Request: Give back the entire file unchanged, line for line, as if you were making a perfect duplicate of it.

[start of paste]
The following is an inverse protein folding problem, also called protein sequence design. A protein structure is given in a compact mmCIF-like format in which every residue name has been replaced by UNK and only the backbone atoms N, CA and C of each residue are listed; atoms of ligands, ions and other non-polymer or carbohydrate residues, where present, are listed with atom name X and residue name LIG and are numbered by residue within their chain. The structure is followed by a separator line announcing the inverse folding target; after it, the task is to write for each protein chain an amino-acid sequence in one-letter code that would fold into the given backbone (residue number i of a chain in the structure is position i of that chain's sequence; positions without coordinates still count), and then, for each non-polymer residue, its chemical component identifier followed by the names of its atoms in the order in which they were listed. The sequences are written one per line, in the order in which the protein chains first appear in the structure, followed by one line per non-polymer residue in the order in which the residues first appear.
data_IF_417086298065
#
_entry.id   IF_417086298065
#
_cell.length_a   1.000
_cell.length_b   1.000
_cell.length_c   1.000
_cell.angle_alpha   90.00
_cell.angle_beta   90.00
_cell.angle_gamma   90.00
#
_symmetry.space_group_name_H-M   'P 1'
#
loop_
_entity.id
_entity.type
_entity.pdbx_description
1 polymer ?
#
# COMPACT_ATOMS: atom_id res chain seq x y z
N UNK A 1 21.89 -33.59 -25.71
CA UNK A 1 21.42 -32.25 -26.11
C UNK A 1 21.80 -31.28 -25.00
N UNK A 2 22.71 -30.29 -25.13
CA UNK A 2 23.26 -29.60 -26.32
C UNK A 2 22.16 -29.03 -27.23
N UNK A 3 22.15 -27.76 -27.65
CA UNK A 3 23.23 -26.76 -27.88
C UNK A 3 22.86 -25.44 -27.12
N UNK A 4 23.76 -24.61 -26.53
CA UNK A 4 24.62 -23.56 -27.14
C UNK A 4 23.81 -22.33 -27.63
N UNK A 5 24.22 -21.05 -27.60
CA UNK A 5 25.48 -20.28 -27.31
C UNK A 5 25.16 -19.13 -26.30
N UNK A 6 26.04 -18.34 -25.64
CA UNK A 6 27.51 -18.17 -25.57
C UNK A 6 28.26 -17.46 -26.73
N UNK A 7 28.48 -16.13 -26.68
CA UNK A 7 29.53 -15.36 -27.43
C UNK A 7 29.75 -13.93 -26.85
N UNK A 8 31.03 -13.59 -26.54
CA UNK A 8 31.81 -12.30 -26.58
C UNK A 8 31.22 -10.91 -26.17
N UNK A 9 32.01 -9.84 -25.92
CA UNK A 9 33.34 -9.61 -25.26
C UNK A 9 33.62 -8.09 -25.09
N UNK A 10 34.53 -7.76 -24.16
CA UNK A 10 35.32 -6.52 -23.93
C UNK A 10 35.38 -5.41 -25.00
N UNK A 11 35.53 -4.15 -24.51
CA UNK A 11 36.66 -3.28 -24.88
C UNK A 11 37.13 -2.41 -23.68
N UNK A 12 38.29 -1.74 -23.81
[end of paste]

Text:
The following is an inverse protein folding problem, also called protein sequence design. A protein structure is given in a compact mmCIF-like format in which every residue name has been replaced by UNK and only the backbone atoms N, CA and C of each residue are listed; atoms of ligands, ions and other non-polymer or carbohydrate residues, where present, are listed with atom name X and residue name LIG and are numbered by residue within their chain. The structure is followed by a separator line announcing the inverse folding target; after it, the task is to write for each protein chain an amino-acid sequence in one-letter code that would fold into the given backbone (residue number i of a chain in the structure is position i of that chain's sequence; positions without coordinates still count), and then, for each non-polymer residue, its chemical component identifier followed by the names of its atoms in the order in which they were listed. The sequences are written one per line, in the order in which the protein chains first appear in the structure, followed by one line per non-polymer residue in the order in which the residues first appear.
data_IF_417086298065
#
_entry.id   IF_417086298065
#
_cell.length_a   1.000
_cell.length_b   1.000
_cell.length_c   1.000
_cell.angle_alpha   90.00
_cell.angle_beta   90.00
_cell.angle_gamma   90.00
#
_symmetry.space_group_name_H-M   'P 1'
#
loop_
_entity.id
_entity.type
_entity.pdbx_description
1 polymer ?
#
# COMPACT_ATOMS: atom_id res chain seq x y z
N UNK A 1 21.89 -33.59 -25.71
CA UNK A 1 21.42 -32.25 -26.11
C UNK A 1 21.80 -31.28 -25.00
N UNK A 2 22.71 -30.29 -25.13
CA UNK A 2 23.26 -29.60 -26.32
C UNK A 2 22.16 -29.03 -27.23
N UNK A 3 22.15 -27.76 -27.65
CA UNK A 3 23.23 -26.76 -27.88
C UNK A 3 22.86 -25.44 -27.12
N UNK A 4 23.76 -24.61 -26.53
CA UNK A 4 24.62 -23.56 -27.14
C UNK A 4 23.81 -22.33 -27.63
N UNK A 5 24.22 -21.05 -27.60
CA UNK A 5 25.48 -20.28 -27.31
C UNK A 5 25.16 -19.13 -26.30
N UNK A 6 26.04 -18.34 -25.64
CA UNK A 6 27.51 -18.17 -25.57
C UNK A 6 28.26 -17.46 -26.73
N UNK A 7 28.48 -16.13 -26.68
CA UNK A 7 29.53 -15.36 -27.43
C UNK A 7 29.75 -13.93 -26.85
N UNK A 8 31.03 -13.59 -26.54
CA UNK A 8 31.81 -12.30 -26.58
C UNK A 8 31.22 -10.91 -26.17
N UNK A 9 32.01 -9.84 -25.92
CA UNK A 9 33.34 -9.61 -25.26
C UNK A 9 33.62 -8.09 -25.09
N UNK A 10 34.53 -7.76 -24.16
CA UNK A 10 35.32 -6.52 -23.93
C UNK A 10 35.38 -5.41 -25.00
N UNK A 11 35.53 -4.15 -24.51
CA UNK A 11 36.66 -3.28 -24.88
C UNK A 11 37.13 -2.41 -23.68
N UNK A 12 38.29 -1.74 -23.81